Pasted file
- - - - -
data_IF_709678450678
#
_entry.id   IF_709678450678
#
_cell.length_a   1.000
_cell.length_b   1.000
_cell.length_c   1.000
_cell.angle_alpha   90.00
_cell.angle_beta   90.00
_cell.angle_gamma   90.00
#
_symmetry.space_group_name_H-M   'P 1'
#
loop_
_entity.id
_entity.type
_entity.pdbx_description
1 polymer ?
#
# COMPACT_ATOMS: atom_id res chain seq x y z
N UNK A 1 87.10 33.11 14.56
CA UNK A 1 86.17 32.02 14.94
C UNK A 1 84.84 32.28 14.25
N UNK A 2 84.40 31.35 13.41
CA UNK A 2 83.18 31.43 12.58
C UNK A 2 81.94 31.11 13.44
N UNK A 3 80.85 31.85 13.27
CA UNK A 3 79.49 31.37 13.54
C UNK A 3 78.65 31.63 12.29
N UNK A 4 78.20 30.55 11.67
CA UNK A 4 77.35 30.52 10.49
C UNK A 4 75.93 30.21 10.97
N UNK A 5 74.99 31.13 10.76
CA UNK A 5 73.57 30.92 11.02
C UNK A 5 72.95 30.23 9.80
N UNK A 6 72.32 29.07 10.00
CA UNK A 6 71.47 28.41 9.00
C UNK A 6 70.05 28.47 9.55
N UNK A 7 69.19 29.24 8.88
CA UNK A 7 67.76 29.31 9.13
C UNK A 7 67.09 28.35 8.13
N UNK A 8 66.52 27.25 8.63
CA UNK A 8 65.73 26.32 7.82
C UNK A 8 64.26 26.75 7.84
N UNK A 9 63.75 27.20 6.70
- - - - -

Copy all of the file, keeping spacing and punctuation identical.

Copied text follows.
data_IF_709678450678
#
_entry.id   IF_709678450678
#
_cell.length_a   1.000
_cell.length_b   1.000
_cell.length_c   1.000
_cell.angle_alpha   90.00
_cell.angle_beta   90.00
_cell.angle_gamma   90.00
#
_symmetry.space_group_name_H-M   'P 1'
#
loop_
_entity.id
_entity.type
_entity.pdbx_description
1 polymer ?
#
# COMPACT_ATOMS: atom_id res chain seq x y z
N UNK A 1 87.10 33.11 14.56
CA UNK A 1 86.17 32.02 14.94
C UNK A 1 84.84 32.28 14.25
N UNK A 2 84.40 31.35 13.41
CA UNK A 2 83.18 31.43 12.58
C UNK A 2 81.94 31.11 13.44
N UNK A 3 80.85 31.85 13.27
CA UNK A 3 79.49 31.37 13.54
C UNK A 3 78.65 31.63 12.29
N UNK A 4 78.20 30.55 11.67
CA UNK A 4 77.35 30.52 10.49
C UNK A 4 75.93 30.21 10.97
N UNK A 5 74.99 31.13 10.76
CA UNK A 5 73.57 30.92 11.02
C UNK A 5 72.95 30.23 9.80
N UNK A 6 72.32 29.07 10.00
CA UNK A 6 71.47 28.41 9.00
C UNK A 6 70.05 28.47 9.55
N UNK A 7 69.19 29.24 8.88
CA UNK A 7 67.76 29.31 9.13
C UNK A 7 67.09 28.35 8.13
N UNK A 8 66.52 27.25 8.63
CA UNK A 8 65.73 26.32 7.82
C UNK A 8 64.26 26.75 7.84
N UNK A 9 63.75 27.20 6.70